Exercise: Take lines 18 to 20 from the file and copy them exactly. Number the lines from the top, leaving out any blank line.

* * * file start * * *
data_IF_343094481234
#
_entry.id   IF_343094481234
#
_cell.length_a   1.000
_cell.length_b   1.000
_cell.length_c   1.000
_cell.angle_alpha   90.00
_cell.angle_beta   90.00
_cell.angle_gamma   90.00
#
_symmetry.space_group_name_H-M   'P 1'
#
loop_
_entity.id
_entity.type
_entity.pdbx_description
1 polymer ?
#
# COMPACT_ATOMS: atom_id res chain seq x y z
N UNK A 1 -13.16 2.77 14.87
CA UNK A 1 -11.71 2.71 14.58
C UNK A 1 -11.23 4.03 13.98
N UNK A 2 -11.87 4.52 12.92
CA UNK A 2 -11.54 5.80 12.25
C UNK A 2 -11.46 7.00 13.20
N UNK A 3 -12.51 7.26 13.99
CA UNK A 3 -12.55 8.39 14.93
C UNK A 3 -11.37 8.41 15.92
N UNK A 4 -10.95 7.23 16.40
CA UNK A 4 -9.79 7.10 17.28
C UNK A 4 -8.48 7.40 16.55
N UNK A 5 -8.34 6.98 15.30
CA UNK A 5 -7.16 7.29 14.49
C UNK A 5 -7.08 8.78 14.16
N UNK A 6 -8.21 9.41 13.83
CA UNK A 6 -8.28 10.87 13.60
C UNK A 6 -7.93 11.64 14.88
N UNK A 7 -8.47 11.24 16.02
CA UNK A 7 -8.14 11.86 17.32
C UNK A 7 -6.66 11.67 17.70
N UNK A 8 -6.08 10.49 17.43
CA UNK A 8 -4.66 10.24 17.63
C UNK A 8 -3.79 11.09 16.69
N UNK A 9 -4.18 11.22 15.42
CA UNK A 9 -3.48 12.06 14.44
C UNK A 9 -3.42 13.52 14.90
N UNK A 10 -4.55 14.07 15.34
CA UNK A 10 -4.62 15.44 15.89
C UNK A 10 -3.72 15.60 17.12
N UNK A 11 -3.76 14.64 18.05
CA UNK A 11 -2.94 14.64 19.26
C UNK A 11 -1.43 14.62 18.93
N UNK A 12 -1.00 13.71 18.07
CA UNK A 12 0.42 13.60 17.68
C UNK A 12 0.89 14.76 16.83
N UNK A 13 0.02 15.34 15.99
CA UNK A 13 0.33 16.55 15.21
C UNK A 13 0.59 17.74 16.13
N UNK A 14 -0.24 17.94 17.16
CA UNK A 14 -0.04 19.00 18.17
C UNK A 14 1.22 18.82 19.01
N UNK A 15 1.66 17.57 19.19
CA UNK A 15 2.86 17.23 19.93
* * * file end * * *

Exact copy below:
1 polymer ?
#
# COMPACT_ATOMS: atom_id res chain seq x y z